By Leif Skodnick
Special to ECHL.com
ATLANTIC CITY, N.J. – Like many who enter the field of coaching, Matt Thomas began coaching hockey when his playing career was finished. It just happens that his playing days ended earlier than most.
“I went to the Florida Everblades camp in 1998-99, their first season,” recalls Thomas, who is the youngest active head coach in the league at 28 years old and one of the youngest head coaches in league history. “They’ve had a lot of success with their affiliations with Carolina and it wasn’t the best place for an undersized, defensive, checking line forward with average hands.”
Released by Florida, the 5-6 Thomas, who played college hockey at the Rochester Institute of Technology, had an offer on the table from a team in the Central Hockey League.
“I had another place to go, and I talked with my family about it because I have a pretty good history of concussions,” said Thomas. “I decided it wasn’t a good idea to be earning 350 dollars a week playing a contact sport where it was just a matter of time before I got the concussion that would make me have trouble with daily functions.
“Being a player was something I wanted to do, but I also had to be a realist in the fact that a 5-6 checking line center is easily replaceable.”
With his decision made, Thomas refocused his goals on coaching and returned to RIT as an assistant coach to Eric Hoffberg, beginning a three-season apprenticeship to some of the best coaches in college hockey. In the three years, Thomas worked with the winningest coach in RIT history (Hoffberg), the winningest coach in the history of University of Maine hockey (Shawn Walsh) and the coach who would take his teams to two NCAA Finals in three years (Tim Whitehead).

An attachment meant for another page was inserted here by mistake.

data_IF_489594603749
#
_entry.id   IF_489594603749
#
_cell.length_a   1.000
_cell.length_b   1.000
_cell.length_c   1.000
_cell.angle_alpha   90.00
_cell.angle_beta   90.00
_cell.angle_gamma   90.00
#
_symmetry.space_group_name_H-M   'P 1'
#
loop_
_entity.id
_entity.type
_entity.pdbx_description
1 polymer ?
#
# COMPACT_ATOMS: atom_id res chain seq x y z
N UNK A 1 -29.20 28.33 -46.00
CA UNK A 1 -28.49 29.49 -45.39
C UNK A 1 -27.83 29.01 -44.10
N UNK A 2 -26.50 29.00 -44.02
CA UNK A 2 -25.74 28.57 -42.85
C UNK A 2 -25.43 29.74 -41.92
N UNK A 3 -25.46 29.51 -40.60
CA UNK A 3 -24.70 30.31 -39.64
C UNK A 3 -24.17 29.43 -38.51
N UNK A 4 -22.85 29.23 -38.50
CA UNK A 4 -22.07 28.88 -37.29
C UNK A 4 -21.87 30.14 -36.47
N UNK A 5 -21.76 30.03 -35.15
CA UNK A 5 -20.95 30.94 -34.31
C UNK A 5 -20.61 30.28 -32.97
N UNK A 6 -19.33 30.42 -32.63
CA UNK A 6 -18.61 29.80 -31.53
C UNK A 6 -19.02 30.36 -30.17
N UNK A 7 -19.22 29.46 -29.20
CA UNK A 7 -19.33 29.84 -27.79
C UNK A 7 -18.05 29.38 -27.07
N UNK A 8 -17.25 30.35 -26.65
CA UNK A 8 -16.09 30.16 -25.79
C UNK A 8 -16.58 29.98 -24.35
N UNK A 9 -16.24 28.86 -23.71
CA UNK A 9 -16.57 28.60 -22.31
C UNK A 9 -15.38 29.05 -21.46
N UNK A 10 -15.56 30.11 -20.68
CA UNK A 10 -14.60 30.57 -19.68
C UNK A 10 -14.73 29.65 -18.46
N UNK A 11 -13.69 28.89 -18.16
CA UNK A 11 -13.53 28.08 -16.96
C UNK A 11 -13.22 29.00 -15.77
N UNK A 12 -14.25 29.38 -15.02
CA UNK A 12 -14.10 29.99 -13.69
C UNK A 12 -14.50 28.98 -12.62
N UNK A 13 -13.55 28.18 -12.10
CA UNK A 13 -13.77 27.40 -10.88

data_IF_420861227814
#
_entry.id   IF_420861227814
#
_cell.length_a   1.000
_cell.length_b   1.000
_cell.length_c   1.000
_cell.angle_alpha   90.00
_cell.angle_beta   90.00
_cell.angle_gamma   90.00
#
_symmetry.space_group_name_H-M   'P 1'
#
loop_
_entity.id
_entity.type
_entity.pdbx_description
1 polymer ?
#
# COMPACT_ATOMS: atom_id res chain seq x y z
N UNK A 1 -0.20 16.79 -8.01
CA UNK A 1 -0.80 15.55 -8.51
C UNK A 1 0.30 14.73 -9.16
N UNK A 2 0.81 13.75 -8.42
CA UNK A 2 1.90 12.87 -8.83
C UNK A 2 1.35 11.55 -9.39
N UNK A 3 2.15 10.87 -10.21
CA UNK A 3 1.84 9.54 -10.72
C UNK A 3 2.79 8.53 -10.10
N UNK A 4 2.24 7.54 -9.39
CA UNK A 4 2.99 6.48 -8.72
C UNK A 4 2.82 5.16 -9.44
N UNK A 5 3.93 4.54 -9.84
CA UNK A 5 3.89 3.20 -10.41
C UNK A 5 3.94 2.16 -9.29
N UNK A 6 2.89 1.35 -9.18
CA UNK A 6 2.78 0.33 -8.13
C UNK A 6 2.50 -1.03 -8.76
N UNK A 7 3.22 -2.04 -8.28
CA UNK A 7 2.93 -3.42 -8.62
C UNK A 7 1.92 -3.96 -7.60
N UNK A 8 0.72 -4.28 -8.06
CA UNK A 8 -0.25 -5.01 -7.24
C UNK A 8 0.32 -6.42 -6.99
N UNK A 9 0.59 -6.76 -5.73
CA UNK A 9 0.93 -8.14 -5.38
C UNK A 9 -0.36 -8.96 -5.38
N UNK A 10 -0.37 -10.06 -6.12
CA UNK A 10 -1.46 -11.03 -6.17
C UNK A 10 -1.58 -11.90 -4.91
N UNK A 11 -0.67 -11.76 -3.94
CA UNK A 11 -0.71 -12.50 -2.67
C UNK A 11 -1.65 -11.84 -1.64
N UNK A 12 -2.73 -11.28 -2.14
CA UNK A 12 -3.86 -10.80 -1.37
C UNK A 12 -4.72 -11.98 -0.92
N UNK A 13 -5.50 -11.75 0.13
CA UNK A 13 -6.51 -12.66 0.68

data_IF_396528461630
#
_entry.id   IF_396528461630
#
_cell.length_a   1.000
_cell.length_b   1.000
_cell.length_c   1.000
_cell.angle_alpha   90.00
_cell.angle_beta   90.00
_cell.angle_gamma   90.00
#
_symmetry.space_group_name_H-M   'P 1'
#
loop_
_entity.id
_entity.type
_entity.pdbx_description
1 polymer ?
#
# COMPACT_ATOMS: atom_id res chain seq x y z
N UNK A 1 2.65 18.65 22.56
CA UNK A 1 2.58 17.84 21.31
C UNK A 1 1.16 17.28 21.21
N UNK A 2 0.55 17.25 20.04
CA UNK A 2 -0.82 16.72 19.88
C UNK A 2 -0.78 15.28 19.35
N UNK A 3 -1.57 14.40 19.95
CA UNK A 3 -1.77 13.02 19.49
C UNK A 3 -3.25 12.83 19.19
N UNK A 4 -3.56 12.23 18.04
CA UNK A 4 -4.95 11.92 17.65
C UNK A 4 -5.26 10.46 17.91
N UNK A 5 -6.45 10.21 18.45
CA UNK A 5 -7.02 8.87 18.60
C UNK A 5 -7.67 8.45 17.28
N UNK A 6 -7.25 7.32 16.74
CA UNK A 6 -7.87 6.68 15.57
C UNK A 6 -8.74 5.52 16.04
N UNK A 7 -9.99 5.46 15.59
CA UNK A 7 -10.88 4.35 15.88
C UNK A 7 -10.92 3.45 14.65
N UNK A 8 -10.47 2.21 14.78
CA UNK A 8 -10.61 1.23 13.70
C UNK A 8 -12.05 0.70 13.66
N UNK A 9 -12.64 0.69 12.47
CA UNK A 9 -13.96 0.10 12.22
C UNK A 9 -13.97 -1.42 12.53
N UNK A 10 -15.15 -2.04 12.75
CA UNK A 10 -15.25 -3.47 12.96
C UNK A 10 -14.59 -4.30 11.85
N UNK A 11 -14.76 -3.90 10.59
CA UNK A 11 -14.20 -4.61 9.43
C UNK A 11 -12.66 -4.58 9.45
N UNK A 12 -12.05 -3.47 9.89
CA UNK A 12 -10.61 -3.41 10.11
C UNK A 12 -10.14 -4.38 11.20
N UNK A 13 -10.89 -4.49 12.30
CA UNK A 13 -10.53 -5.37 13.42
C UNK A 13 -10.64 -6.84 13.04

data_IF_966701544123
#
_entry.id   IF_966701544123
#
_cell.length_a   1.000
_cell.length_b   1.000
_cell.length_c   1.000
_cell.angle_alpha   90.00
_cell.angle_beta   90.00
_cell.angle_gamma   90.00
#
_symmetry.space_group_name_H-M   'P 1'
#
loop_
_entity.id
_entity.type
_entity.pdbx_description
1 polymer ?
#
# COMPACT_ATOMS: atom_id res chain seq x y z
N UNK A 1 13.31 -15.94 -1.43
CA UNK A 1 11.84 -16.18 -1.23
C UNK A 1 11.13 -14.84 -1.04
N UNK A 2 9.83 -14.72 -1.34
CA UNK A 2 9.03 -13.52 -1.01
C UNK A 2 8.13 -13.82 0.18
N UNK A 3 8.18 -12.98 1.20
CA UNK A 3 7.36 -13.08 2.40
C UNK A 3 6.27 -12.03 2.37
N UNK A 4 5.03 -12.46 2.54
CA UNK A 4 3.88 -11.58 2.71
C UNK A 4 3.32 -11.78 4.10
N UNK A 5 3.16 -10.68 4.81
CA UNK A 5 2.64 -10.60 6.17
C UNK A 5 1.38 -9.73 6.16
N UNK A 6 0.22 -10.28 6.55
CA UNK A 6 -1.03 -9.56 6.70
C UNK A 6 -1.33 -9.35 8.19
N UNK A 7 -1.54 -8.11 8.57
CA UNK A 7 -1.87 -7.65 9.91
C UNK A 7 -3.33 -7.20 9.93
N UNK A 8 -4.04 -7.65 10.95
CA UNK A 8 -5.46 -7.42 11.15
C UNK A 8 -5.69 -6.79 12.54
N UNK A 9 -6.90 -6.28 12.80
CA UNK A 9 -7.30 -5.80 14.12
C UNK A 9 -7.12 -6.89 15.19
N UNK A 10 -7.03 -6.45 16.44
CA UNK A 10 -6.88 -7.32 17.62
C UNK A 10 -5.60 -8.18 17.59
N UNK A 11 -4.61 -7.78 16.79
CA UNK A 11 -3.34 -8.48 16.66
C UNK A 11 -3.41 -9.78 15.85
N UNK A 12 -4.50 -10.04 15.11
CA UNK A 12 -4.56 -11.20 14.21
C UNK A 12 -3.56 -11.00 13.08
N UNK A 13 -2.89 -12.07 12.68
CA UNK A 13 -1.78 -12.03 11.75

“I played for Eric Hoffberg for four years and then I was his assistant for one year. After that I went to the University of Maine and was with Shawn Walsh and Tim Whitehead for two years,” said Thomas. “Eric Hoffberg was a master motivator. Shawn Walsh was the ultimate taskmaster who knew how to handle any situation and get results. Grant Standbrook taught me a lot about recruiting, he’s one of the best in the business, and Gene Reilly showed me the importance of video as a teaching tool.
“Tim Whitehead was a great X’s and O’s coach, but more importantly he showed me the importance of understanding your players and what it takes to get a little bit more of each guy. I learned a ton from all of those guys.”
After two years at Maine, including a trip to the 2002 NCAA Finals where the Black Bears lost to the University of Minnesota, Thomas became an assistant coach with Atlantic City in the ECHL which had lost to Dayton in the Northern Conference Finals in its first season on the Jersey Shore. In three years, Thomas had gone from the ECHL waiver wire to the coach’s office for what had become one of the league’s top teams.
“I got into a situation that most assistant coaches would dream to be in,” smiled Thomas, who joined the Boardwalk Bullies at the beginning of 2002-03, a season that ended with a Kelly Cup Championship. “Coming in, we had a great team that year and we knew that we had a chance to win it. We had some great players and a really talented head coach in Mike Haviland.”